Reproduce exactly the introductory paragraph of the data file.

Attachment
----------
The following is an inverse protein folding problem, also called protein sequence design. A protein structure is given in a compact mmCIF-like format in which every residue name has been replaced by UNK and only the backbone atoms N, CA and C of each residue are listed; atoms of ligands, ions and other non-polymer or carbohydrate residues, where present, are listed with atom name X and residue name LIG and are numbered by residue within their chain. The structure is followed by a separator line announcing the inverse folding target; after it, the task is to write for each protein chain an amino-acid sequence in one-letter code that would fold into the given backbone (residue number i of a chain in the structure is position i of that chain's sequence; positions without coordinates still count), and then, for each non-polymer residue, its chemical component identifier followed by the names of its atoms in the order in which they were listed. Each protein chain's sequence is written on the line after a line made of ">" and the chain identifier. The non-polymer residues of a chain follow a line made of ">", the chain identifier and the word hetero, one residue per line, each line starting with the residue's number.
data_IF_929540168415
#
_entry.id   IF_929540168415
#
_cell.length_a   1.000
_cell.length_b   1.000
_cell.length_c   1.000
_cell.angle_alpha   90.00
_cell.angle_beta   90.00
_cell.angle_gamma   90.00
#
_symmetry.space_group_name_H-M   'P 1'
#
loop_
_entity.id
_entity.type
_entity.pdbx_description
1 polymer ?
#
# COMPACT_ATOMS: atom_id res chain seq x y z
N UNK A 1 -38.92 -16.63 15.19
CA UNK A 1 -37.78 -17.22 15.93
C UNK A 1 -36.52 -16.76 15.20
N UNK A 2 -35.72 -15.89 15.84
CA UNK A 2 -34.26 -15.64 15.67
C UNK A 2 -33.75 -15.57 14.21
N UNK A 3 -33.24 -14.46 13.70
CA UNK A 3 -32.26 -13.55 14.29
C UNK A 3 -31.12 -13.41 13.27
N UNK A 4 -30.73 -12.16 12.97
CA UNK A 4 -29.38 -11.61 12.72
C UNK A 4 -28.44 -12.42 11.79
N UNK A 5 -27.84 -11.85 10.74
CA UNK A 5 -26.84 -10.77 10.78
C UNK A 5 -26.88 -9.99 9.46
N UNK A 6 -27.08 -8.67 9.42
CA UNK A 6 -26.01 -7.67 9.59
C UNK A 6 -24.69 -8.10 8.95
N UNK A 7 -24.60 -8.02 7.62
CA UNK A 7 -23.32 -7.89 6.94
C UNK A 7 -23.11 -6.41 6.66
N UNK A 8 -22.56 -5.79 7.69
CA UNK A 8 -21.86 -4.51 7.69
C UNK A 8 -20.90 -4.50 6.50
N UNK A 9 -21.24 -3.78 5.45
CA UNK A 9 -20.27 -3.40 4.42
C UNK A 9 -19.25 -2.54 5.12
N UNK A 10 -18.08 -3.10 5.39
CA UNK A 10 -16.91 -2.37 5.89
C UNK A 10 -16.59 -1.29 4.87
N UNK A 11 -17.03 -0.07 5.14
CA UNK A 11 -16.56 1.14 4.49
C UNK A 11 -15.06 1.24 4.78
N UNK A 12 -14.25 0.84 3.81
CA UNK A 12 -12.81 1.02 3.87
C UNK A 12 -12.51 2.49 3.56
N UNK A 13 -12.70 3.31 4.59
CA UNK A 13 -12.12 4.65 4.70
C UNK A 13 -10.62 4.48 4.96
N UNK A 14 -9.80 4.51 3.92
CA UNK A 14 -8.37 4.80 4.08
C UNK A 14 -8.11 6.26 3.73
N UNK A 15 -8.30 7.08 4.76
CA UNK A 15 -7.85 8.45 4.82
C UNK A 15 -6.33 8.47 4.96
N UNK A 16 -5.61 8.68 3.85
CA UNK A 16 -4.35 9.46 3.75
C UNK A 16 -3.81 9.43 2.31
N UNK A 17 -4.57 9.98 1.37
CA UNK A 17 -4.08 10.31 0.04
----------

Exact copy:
The following is an inverse protein folding problem, also called protein sequence design. A protein structure is given in a compact mmCIF-like format in which every residue name has been replaced by UNK and only the backbone atoms N, CA and C of each residue are listed; atoms of ligands, ions and other non-polymer or carbohydrate residues, where present, are listed with atom name X and residue name LIG and are numbered by residue within their chain. The structure is followed by a separator line announcing the inverse folding target; after it, the task is to write for each protein chain an amino-acid sequence in one-letter code that would fold into the given backbone (residue number i of a chain in the structure is position i of that chain's sequence; positions without coordinates still count), and then, for each non-polymer residue, its chemical component identifier followed by the names of its atoms in the order in which they were listed. Each protein chain's sequence is written on the line after a line made of ">" and the chain identifier. The non-polymer residues of a chain follow a line made of ">", the chain identifier and the word hetero, one residue per line, each line starting with the residue's number.